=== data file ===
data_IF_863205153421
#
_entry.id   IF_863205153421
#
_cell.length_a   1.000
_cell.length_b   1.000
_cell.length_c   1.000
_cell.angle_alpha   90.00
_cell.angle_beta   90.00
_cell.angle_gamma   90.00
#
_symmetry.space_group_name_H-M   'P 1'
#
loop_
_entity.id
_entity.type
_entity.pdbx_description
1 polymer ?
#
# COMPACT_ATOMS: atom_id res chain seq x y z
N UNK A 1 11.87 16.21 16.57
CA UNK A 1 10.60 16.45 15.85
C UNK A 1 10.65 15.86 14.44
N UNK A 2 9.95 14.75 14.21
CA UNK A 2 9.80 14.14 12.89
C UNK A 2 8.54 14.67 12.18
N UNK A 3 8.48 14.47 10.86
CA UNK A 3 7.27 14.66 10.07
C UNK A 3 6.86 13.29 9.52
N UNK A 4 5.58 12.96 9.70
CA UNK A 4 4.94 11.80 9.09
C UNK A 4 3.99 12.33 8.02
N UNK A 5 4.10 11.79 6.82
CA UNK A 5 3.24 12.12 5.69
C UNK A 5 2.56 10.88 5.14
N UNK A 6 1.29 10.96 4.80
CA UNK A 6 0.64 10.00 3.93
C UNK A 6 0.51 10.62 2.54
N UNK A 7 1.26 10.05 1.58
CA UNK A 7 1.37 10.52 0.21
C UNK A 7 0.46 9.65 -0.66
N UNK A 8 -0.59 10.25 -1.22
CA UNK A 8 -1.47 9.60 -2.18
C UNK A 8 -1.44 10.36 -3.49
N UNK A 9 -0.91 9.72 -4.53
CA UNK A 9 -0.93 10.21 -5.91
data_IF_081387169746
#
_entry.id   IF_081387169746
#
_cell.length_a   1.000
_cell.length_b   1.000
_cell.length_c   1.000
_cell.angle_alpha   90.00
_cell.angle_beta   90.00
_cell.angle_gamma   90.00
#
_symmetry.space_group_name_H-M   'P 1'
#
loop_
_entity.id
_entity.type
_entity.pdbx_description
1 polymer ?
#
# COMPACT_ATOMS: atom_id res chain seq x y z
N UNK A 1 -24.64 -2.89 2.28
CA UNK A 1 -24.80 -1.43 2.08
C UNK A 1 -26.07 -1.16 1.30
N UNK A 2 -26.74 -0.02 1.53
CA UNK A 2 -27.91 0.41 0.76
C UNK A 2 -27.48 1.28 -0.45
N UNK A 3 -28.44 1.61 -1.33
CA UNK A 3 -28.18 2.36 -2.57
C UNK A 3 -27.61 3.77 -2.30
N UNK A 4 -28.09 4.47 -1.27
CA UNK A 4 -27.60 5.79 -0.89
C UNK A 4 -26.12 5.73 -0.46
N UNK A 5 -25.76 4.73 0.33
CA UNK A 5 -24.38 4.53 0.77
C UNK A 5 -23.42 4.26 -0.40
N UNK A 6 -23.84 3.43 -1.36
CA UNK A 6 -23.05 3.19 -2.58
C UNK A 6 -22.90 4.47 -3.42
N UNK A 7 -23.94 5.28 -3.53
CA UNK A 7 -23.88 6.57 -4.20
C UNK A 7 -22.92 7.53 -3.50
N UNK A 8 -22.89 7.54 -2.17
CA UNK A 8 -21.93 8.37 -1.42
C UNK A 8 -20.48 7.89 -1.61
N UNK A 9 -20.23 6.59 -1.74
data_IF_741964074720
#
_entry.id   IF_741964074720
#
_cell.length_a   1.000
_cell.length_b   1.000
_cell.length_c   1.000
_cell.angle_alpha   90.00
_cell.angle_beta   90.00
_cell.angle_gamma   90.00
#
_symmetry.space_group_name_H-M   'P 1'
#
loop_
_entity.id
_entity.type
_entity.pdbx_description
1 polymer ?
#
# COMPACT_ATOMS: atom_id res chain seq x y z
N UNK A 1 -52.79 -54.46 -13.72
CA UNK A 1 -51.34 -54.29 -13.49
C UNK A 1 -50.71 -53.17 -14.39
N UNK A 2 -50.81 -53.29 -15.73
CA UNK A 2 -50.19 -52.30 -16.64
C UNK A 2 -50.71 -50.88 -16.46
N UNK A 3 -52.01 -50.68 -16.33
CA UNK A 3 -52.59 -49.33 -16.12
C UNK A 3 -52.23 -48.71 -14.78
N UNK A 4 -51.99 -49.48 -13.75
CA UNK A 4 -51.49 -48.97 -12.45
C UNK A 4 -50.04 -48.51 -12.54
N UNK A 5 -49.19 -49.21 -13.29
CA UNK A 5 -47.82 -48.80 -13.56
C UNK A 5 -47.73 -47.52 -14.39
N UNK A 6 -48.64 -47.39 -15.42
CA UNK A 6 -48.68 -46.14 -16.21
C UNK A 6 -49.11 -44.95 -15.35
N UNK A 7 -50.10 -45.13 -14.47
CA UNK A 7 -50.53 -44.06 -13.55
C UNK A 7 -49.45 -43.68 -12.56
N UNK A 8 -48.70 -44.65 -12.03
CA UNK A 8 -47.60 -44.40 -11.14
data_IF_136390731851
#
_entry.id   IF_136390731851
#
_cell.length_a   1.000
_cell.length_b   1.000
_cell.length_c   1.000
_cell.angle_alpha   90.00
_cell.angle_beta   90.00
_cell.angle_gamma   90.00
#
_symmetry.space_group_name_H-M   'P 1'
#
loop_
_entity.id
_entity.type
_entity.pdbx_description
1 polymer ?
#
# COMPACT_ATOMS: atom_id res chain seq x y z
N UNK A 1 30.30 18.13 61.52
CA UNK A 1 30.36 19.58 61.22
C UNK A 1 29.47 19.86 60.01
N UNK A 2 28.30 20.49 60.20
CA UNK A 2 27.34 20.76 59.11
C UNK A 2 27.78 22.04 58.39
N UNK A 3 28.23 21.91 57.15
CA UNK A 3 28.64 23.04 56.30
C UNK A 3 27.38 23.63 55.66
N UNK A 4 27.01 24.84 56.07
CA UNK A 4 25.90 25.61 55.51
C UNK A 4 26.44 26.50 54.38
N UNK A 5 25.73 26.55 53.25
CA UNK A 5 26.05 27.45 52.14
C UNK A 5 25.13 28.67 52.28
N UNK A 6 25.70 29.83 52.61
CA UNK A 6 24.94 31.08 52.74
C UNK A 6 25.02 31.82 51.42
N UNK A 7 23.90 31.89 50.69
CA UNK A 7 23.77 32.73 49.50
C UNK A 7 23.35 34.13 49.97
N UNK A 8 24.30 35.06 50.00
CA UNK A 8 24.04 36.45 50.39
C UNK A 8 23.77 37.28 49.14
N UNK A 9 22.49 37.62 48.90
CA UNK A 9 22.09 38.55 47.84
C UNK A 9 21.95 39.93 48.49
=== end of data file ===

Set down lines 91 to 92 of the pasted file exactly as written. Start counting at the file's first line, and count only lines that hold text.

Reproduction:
N UNK A 9 -20.23 6.59 -1.74
data_IF_741964074720